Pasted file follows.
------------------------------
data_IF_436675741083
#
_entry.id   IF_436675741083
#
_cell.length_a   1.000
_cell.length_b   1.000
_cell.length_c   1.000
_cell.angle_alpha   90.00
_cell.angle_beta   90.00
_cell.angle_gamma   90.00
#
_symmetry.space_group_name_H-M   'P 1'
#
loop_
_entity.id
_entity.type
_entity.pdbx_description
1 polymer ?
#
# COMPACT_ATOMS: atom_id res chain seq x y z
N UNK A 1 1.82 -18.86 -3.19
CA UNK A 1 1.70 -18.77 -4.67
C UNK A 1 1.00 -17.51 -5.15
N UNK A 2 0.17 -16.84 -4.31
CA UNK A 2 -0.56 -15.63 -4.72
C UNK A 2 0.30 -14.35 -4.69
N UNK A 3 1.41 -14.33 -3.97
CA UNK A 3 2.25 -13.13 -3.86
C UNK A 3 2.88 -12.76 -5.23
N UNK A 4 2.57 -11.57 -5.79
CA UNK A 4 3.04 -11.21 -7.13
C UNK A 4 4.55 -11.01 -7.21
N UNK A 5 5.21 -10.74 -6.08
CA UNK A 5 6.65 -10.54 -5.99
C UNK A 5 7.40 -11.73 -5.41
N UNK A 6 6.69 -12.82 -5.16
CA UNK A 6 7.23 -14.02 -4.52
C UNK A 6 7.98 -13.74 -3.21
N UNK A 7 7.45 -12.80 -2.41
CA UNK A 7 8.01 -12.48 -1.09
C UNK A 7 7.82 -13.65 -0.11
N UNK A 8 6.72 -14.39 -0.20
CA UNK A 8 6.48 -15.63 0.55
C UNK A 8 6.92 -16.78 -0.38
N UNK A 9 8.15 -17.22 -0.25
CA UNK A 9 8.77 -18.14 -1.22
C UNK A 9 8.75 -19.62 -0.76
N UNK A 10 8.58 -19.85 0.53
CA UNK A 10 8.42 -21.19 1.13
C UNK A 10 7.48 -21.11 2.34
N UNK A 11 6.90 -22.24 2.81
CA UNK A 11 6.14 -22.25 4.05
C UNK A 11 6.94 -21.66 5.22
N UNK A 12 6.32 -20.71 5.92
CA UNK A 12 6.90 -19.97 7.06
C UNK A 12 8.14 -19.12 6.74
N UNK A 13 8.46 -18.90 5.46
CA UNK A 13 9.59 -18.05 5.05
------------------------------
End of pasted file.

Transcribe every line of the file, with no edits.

data_IF_436675741083
#
_entry.id   IF_436675741083
#
_cell.length_a   1.000
_cell.length_b   1.000
_cell.length_c   1.000
_cell.angle_alpha   90.00
_cell.angle_beta   90.00
_cell.angle_gamma   90.00
#
_symmetry.space_group_name_H-M   'P 1'
#
loop_
_entity.id
_entity.type
_entity.pdbx_description
1 polymer ?
#
# COMPACT_ATOMS: atom_id res chain seq x y z
N UNK A 1 1.82 -18.86 -3.19
CA UNK A 1 1.70 -18.77 -4.67
C UNK A 1 1.00 -17.51 -5.15
N UNK A 2 0.17 -16.84 -4.31
CA UNK A 2 -0.56 -15.63 -4.72
C UNK A 2 0.30 -14.35 -4.69
N UNK A 3 1.41 -14.33 -3.97
CA UNK A 3 2.25 -13.13 -3.86
C UNK A 3 2.88 -12.76 -5.23
N UNK A 4 2.57 -11.57 -5.79
CA UNK A 4 3.04 -11.21 -7.13
C UNK A 4 4.55 -11.01 -7.21
N UNK A 5 5.21 -10.74 -6.08
CA UNK A 5 6.65 -10.54 -5.99
C UNK A 5 7.40 -11.73 -5.41
N UNK A 6 6.69 -12.82 -5.16
CA UNK A 6 7.23 -14.02 -4.52
C UNK A 6 7.98 -13.74 -3.21
N UNK A 7 7.45 -12.80 -2.41
CA UNK A 7 8.01 -12.48 -1.09
C UNK A 7 7.82 -13.65 -0.11
N UNK A 8 6.72 -14.39 -0.20
CA UNK A 8 6.48 -15.63 0.55
C UNK A 8 6.92 -16.78 -0.38
N UNK A 9 8.15 -17.22 -0.25
CA UNK A 9 8.77 -18.14 -1.22
C UNK A 9 8.75 -19.62 -0.76
N UNK A 10 8.58 -19.85 0.53
CA UNK A 10 8.42 -21.19 1.13
C UNK A 10 7.48 -21.11 2.34
N UNK A 11 6.90 -22.24 2.81
CA UNK A 11 6.14 -22.25 4.05
C UNK A 11 6.94 -21.66 5.22
N UNK A 12 6.32 -20.71 5.92
CA UNK A 12 6.90 -19.97 7.06
C UNK A 12 8.14 -19.12 6.74
N UNK A 13 8.46 -18.90 5.46
CA UNK A 13 9.59 -18.05 5.05